From Trash to Treasure: A DIY Ornament Bowl Centerpiece
Back in our Pennsylvania home, I had a sideboard in my foyer that was usually the home of a big white urn filled with purple hydrangeas. At the holidays I liked to change it to something a bit more in tune with a winter theme and a way to display my collection of Christmas ornaments. I found two odd ball pieces (a candle holder and a bowl) at my local Goodwill to take from trash to treasure and transform into this festive holiday ornament bowl. This project really got me excited when I realized the two odd-ball pieces fit perfectly together to create this festive ornament bowl centerpiece to display my Christmas ornaments.
This easily falls under my favorite Christmas decorating ideas because of how easy and inexpensive it is.
Both the green candle base and the broken bowl that must have had a matching pitcher with it at one time cost me a total of $5.00. I knew with a little paint and glitter I could probably create something winter worthy to place in this prime space in my foyer.
I chose Rust-O-leum Silver and Gold Metallic spray paint because they produce a shiny finish that makes any object really look like metal.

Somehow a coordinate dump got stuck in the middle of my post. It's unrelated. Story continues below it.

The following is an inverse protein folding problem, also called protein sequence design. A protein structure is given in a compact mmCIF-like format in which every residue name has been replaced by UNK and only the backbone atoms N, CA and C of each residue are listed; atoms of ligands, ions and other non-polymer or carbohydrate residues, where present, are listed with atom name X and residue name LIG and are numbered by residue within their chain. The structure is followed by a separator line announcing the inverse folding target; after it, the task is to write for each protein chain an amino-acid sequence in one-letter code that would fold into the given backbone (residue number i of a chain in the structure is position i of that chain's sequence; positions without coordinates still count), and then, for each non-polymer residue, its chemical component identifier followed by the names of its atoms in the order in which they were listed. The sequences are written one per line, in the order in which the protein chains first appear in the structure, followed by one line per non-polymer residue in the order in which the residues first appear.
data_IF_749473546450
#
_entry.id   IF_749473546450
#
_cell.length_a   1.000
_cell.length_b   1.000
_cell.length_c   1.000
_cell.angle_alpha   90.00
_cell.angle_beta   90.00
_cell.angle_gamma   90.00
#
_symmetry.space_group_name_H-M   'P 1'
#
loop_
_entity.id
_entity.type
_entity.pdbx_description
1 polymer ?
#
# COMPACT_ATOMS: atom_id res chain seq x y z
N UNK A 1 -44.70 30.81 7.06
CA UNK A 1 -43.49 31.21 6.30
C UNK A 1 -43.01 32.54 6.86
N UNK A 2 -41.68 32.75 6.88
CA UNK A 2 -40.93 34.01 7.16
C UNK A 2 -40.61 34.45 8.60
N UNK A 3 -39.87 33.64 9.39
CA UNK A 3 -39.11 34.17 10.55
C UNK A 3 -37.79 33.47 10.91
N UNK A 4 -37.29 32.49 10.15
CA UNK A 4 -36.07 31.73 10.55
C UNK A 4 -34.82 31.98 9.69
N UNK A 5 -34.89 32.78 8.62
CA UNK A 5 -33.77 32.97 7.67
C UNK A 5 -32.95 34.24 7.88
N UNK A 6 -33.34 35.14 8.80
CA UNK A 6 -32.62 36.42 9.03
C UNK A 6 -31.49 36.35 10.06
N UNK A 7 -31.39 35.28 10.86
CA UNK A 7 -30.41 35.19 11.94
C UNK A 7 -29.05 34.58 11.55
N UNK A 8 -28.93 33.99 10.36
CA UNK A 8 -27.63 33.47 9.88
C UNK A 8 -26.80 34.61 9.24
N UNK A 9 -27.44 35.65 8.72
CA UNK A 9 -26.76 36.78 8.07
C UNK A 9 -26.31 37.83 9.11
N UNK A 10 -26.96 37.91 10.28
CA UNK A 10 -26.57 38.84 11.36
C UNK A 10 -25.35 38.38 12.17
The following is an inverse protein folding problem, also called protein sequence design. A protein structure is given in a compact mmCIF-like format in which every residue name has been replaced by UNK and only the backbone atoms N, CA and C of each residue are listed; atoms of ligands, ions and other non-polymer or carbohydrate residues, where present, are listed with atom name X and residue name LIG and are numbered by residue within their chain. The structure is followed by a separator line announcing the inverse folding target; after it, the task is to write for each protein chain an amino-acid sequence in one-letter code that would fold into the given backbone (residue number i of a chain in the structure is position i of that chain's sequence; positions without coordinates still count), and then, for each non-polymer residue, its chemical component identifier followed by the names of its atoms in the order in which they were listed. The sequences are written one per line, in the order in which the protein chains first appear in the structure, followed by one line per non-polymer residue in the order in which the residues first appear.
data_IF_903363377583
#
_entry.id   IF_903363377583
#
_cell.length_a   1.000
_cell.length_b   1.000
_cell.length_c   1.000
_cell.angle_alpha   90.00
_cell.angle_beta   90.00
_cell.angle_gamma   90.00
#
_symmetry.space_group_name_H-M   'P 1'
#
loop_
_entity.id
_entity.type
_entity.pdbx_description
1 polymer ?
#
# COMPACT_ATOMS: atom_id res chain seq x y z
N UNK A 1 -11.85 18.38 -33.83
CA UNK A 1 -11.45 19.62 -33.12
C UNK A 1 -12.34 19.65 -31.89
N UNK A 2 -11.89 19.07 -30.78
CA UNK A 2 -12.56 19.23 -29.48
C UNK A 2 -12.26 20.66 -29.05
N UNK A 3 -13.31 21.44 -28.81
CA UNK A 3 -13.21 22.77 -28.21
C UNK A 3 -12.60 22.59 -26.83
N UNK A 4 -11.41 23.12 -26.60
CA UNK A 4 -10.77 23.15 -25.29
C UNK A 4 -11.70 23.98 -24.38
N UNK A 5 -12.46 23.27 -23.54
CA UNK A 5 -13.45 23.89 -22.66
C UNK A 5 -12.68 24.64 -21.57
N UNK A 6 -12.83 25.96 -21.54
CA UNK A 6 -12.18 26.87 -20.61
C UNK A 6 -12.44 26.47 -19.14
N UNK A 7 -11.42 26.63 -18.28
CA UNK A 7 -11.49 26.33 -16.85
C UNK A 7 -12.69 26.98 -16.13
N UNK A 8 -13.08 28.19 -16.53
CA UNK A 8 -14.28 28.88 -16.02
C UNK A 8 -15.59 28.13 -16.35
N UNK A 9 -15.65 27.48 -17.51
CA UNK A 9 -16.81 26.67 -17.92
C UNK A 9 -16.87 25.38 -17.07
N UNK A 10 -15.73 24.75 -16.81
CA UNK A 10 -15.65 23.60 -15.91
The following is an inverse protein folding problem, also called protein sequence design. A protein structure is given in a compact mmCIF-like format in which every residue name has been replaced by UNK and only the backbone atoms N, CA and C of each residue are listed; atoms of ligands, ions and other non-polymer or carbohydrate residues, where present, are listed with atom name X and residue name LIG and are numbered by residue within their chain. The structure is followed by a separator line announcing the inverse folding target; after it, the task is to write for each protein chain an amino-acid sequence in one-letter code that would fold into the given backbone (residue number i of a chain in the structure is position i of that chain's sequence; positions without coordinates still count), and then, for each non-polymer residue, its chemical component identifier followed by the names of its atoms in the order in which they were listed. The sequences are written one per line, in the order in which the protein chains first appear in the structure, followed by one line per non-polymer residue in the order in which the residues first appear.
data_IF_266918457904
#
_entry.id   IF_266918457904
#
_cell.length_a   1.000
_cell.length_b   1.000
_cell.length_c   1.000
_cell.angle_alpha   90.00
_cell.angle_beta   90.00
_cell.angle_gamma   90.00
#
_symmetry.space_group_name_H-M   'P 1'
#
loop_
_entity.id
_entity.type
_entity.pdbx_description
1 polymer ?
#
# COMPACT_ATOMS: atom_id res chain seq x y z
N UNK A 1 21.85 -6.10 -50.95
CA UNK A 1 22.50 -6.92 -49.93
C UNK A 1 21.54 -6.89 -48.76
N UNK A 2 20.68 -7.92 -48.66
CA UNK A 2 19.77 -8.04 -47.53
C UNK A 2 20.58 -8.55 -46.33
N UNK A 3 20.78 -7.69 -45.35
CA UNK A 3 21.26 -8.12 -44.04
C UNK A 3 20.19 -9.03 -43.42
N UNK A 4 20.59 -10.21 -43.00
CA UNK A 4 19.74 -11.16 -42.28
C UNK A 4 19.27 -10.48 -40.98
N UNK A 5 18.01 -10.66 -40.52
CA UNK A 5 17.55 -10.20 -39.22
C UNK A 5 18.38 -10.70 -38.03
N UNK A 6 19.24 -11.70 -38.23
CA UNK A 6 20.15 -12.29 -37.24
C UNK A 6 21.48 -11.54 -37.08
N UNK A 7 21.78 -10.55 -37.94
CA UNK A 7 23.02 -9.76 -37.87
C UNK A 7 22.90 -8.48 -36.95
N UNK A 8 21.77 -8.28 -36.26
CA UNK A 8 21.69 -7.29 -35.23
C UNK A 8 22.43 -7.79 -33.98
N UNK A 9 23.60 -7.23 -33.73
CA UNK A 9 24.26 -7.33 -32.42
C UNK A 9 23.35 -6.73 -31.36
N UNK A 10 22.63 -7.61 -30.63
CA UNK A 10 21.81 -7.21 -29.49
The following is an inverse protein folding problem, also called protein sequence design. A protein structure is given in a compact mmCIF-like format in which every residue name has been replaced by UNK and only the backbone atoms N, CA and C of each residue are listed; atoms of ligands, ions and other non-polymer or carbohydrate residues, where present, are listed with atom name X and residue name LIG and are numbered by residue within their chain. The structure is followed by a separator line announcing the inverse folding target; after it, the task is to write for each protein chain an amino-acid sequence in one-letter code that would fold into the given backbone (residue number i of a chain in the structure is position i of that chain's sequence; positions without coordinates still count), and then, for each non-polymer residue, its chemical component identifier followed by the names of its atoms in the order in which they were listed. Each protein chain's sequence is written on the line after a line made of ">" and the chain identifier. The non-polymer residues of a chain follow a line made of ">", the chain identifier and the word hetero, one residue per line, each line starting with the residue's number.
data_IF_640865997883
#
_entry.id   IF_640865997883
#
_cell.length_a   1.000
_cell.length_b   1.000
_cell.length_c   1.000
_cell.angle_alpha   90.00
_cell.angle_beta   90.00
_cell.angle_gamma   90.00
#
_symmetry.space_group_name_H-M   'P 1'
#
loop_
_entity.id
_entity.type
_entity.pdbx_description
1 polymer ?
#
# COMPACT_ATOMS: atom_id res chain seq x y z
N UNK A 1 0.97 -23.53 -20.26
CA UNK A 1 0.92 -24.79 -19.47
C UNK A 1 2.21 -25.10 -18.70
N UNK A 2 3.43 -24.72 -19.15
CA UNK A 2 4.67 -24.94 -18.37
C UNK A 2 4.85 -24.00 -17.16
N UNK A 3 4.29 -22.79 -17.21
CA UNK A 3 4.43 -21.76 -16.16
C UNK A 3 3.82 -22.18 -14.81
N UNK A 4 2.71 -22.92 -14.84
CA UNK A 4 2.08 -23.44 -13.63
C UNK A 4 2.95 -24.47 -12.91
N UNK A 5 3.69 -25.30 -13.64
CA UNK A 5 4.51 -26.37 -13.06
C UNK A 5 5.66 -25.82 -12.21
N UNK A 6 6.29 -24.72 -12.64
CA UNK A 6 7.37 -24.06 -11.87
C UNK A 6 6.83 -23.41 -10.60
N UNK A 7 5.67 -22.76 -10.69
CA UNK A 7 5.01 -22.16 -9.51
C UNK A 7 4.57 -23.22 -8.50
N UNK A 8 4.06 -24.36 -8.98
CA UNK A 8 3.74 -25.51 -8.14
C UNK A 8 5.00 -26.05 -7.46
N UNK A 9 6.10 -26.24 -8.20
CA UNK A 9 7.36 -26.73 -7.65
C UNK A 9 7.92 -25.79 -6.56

I love the way it turned out. If you haven’t mastered the art of spray painting yet, not to worry. Click here for some tips to get you started —> Spray Paint FAQs
HOW TO MAKE A DIY ORNAMENT BOWL CENTERPIECE
- Rust-Oleum Specialty Metallic Gold Spray Paint
- Rust-Oleum Specialty Metallic Silver Spray Paint
- Opalescent Flake Glitter
- White Glitter
- White Craft Paint
- 2 – 1” paint brushes
- 2-part epoxy or strong glue to hold piece together
- Clean the objects with soap and water to remove any dirt and grease let dry.
2. In a well ventilated area, spray paint each piece silver, let dry.
The pieces look pretty good just like this, don’t you think? You could stop right here and have created a sought-after piece. But, I had a vision I wanted to accomplish.
3. Spray random areas with the gold spray paint, making sure to hit a few recessed areas with a few shots. This will add the two-tone effect, adding a bit of patina to the pieces. Let dry.
4. Using your brush and white craft paint, paint over each recessed area and then quickly wipe off with a damp rag, leaving a bit of white in the recesses so the metallic finish still shows through. Let dry.
5. Paint the flat areas white a section at a time, and then quickly pour the glitter over the wet paint. Keep doing this until you have the entire piece covered in glitter. Let dry. Repeat this step, until you get the desired coverage and thickness for the piece you are working on. I left the recessed areas free of glitter as I didn’t want to lose the decorative metallic detail of the piece.
6. Let each piece dry overnight. I chose to attach the pieces after I painted them because they were easier to handle separately. I used a 2-part epoxy to attach the base and the bowl together and filled it with Christmas ornaments.